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Fish & Game will not be appealing a High Court decision to dismiss its appeal against an Environment Court decision on the minimum flow and primary allocation in the Lindis River, despite describing it as a "raw deal".
The Otago Daily Times approached both Fish & Game and the Otago Regional Council for responses to comments made by members of the Lindis Catchment Group (LCG), former ORC chief executive Graeme Martin and current councillor Gary Kelliher.
In his response, Otago Fish & Game chief executive Ian Hadland said the organisation had a statutory mandate to stand up for freshwater habitat and it would not resile from that.
"The High Court upheld the Environment Court’s decision which sadly leaves only 8% of the Lindis River flow at the confluence with the Clutha.
"That’s a raw deal for any river. Fish & Game will always advocate for waterways to get their fair share," Mr Hadland said.
"The Lindis legal process was "convoluted due to a shoddy regional water plan which failed all parties over many decades".
Three present or past Environment Court judges had recently found the water plan "makes barely any effort to manage water volumes, provides no direction on environmental outcomes and is not fit for purpose", he said.
The Government’s updated national policy statement on freshwater management clearly prioritised the river’s need first.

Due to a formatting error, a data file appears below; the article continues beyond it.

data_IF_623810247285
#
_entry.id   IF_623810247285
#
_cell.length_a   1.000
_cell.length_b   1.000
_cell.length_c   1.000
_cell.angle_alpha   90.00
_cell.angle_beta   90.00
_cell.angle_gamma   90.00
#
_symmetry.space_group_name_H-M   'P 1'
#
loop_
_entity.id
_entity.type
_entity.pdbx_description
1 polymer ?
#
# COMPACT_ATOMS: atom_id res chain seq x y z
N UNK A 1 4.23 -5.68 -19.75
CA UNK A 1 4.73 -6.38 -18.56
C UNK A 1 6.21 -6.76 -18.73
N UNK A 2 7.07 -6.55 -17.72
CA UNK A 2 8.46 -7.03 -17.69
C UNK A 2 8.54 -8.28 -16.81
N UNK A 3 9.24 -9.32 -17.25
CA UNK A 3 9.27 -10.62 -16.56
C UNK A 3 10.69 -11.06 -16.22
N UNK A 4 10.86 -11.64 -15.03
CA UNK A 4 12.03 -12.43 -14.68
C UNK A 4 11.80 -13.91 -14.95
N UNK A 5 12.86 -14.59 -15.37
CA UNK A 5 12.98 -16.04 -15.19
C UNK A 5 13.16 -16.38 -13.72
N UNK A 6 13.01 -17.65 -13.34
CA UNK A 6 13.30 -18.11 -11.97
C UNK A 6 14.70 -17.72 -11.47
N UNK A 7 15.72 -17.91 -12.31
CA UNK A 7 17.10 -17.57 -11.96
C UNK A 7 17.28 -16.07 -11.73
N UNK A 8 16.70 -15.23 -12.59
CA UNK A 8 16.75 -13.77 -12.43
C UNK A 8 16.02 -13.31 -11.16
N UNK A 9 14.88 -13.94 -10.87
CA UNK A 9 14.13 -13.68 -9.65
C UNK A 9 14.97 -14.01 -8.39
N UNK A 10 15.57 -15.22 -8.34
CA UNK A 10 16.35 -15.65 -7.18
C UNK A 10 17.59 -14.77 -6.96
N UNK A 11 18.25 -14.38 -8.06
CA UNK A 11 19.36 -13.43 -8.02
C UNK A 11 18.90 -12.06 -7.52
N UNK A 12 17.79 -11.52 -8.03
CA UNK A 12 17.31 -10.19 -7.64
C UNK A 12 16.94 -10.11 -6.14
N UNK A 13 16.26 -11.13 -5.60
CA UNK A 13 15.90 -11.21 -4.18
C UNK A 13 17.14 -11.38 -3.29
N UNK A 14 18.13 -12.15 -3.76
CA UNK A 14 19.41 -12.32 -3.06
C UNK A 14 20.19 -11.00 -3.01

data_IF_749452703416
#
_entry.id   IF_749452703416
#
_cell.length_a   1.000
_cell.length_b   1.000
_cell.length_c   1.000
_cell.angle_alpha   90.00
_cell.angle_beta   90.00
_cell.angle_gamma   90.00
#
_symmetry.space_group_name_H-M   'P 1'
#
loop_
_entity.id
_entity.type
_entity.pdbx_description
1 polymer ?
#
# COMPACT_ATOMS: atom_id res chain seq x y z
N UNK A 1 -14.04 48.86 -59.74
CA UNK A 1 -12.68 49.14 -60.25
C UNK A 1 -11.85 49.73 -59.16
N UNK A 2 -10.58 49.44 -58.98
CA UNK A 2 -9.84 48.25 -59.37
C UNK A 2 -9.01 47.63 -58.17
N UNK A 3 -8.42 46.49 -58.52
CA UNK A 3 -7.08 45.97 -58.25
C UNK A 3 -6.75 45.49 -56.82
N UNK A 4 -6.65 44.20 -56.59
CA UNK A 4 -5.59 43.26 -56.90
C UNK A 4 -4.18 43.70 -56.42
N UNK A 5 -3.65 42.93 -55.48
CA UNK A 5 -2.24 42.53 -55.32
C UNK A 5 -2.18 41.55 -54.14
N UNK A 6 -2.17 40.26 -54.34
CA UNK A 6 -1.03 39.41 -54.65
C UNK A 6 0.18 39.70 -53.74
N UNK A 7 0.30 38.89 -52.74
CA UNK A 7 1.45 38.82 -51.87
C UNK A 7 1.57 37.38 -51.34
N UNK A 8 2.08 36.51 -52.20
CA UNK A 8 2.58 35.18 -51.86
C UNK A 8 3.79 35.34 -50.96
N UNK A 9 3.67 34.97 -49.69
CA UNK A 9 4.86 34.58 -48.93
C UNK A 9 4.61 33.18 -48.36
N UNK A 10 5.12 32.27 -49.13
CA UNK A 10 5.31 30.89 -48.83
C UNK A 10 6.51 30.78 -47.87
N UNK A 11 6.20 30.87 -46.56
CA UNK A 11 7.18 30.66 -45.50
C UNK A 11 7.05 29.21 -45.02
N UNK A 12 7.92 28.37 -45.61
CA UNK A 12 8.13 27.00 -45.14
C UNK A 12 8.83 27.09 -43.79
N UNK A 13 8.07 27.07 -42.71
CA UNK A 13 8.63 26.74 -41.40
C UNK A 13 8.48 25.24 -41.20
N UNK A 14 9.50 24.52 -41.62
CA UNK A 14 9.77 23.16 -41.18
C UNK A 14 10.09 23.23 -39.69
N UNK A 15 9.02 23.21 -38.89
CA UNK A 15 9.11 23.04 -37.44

"Under a new planning framework, this level of disregard for the health of a river should never be allowed to happen again."
Mr Hadland confirmed Fish & Game would not be appealing the High Court judgement.
Otago Fish & Game chairman Colin Weatherall said Fish & Game’s direction was set democratically by anglers and game bird hunters.
"The licence holders’ overwhelmingly support our advocacy and will expect us to keep standing up for any key freshwater habitat under threat."
Otago Regional Council strategy, policy and science general manager Gwyneth Elsum said the council did not intend to relitigate decisions and processes that had "already been thoroughly debated in a legal context".
"Commentators on this plan change are entitled to their views, however given the investment of time and money that has been expended on getting to this stage, it would be inappropriate and counter-productive for staff to comment further on what is, legally, a closed matter that resulted in the maximum consent term (35 years) for Lindis irrigators," she said.
The 550l/s minimum flow that had been set through the Environment Court hearings and upheld in the High Court decision was agreed between the ORC and LCG during Environment Court mediation in 2017.
Like minimum flow proposals that were discussed with the community and stakeholders before the Environment and High Court appeals, the minimum flow set through the courts was informed by the technical information that was available at the time, she said.
The ORC presented its proposal to increase the initial proposed flow of 450l/s to 750l/s at a public community meeting in April 2015, prior to notification, in the Tarras Hall. Genuine attempts were made to arrange a meeting with the catchment group by councillors and the chief executive in May 2018, she said.